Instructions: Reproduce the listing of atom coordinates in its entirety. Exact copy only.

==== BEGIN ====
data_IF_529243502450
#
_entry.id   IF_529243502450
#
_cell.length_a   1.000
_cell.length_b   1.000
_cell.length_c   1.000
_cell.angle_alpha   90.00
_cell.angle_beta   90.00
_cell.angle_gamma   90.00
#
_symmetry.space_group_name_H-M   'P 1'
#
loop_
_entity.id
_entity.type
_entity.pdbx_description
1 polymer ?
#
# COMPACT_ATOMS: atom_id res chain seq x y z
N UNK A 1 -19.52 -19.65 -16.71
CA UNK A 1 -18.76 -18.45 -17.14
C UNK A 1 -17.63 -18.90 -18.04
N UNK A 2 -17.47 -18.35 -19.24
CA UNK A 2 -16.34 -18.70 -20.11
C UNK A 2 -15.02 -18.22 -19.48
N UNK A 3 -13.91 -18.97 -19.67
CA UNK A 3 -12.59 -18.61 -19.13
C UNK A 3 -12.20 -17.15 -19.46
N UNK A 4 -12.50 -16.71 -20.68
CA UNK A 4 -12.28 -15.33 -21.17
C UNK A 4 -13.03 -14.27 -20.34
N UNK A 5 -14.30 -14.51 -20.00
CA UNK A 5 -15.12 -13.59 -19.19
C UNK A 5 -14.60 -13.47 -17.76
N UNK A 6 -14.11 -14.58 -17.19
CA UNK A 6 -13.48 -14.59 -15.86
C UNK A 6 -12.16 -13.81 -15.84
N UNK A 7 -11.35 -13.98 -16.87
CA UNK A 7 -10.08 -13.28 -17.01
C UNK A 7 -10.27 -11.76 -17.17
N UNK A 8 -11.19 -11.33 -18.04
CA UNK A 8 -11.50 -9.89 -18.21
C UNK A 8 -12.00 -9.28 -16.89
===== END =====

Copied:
data_IF_529243502450
#
_entry.id   IF_529243502450
#
_cell.length_a   1.000
_cell.length_b   1.000
_cell.length_c   1.000
_cell.angle_alpha   90.00
_cell.angle_beta   90.00
_cell.angle_gamma   90.00
#
_symmetry.space_group_name_H-M   'P 1'
#
loop_
_entity.id
_entity.type
_entity.pdbx_description
1 polymer ?
#
# COMPACT_ATOMS: atom_id res chain seq x y z
N UNK A 1 -19.52 -19.65 -16.71
CA UNK A 1 -18.76 -18.45 -17.14
C UNK A 1 -17.63 -18.90 -18.04
N UNK A 2 -17.47 -18.35 -19.24
CA UNK A 2 -16.34 -18.70 -20.11
C UNK A 2 -15.02 -18.22 -19.48
N UNK A 3 -13.91 -18.97 -19.67
CA UNK A 3 -12.59 -18.61 -19.13
C UNK A 3 -12.20 -17.15 -19.46
N UNK A 4 -12.50 -16.71 -20.68
CA UNK A 4 -12.28 -15.33 -21.17
C UNK A 4 -13.03 -14.27 -20.34
N UNK A 5 -14.30 -14.51 -20.00
CA UNK A 5 -15.12 -13.59 -19.19
C UNK A 5 -14.60 -13.47 -17.76
N UNK A 6 -14.11 -14.58 -17.19
CA UNK A 6 -13.48 -14.59 -15.86
C UNK A 6 -12.16 -13.81 -15.84
N UNK A 7 -11.35 -13.98 -16.87
CA UNK A 7 -10.08 -13.28 -17.01
C UNK A 7 -10.27 -11.76 -17.17
N UNK A 8 -11.19 -11.33 -18.04
CA UNK A 8 -11.50 -9.89 -18.21
C UNK A 8 -12.00 -9.28 -16.89